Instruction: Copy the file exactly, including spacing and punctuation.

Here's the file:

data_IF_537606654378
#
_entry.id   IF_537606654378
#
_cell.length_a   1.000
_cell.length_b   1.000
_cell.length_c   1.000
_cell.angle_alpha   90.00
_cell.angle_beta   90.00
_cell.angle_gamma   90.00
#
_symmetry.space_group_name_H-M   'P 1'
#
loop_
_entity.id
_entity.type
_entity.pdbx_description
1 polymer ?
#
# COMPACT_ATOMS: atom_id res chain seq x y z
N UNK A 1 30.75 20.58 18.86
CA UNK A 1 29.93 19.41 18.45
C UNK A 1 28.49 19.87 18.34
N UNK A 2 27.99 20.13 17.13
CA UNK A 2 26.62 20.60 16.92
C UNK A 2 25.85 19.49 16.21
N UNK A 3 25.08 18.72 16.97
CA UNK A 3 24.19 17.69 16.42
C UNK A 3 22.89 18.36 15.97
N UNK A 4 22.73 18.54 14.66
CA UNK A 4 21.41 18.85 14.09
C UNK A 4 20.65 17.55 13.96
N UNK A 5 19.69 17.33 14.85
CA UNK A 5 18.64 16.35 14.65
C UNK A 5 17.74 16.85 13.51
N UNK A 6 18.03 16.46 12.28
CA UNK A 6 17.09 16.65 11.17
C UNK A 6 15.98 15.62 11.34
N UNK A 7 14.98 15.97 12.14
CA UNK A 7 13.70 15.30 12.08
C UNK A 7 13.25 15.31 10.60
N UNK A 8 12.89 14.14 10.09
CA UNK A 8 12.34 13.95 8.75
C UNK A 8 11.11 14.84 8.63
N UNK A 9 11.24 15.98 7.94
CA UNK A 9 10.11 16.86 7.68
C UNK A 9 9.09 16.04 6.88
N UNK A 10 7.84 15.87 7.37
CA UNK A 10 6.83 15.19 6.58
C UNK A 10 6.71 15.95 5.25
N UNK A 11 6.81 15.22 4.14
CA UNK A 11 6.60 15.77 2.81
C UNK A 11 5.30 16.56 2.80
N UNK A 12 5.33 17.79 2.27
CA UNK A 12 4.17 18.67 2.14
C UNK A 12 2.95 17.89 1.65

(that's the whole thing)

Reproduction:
data_IF_537606654378
#
_entry.id   IF_537606654378
#
_cell.length_a   1.000
_cell.length_b   1.000
_cell.length_c   1.000
_cell.angle_alpha   90.00
_cell.angle_beta   90.00
_cell.angle_gamma   90.00
#
_symmetry.space_group_name_H-M   'P 1'
#
loop_
_entity.id
_entity.type
_entity.pdbx_description
1 polymer ?
#
# COMPACT_ATOMS: atom_id res chain seq x y z
N UNK A 1 30.75 20.58 18.86
CA UNK A 1 29.93 19.41 18.45
C UNK A 1 28.49 19.87 18.34
N UNK A 2 27.99 20.13 17.13
CA UNK A 2 26.62 20.60 16.92
C UNK A 2 25.85 19.49 16.21
N UNK A 3 25.08 18.72 16.97
CA UNK A 3 24.19 17.69 16.42
C UNK A 3 22.89 18.36 15.97
N UNK A 4 22.73 18.54 14.66
CA UNK A 4 21.41 18.85 14.09
C UNK A 4 20.65 17.55 13.96
N UNK A 5 19.69 17.33 14.85
CA UNK A 5 18.64 16.35 14.65
C UNK A 5 17.74 16.85 13.51
N UNK A 6 18.03 16.46 12.28
CA UNK A 6 17.09 16.65 11.17
C UNK A 6 15.98 15.62 11.34
N UNK A 7 14.98 15.97 12.14
CA UNK A 7 13.70 15.30 12.08
C UNK A 7 13.25 15.31 10.60
N UNK A 8 12.89 14.14 10.09
CA UNK A 8 12.34 13.95 8.75
C UNK A 8 11.11 14.84 8.63
N UNK A 9 11.24 15.98 7.94
CA UNK A 9 10.11 16.86 7.68
C UNK A 9 9.09 16.04 6.88
N UNK A 10 7.84 15.87 7.37
CA UNK A 10 6.83 15.19 6.58
C UNK A 10 6.71 15.95 5.25
N UNK A 11 6.81 15.22 4.14
CA UNK A 11 6.60 15.77 2.81
C UNK A 11 5.30 16.56 2.80
N UNK A 12 5.33 17.79 2.27
CA UNK A 12 4.17 18.67 2.14
C UNK A 12 2.95 17.89 1.65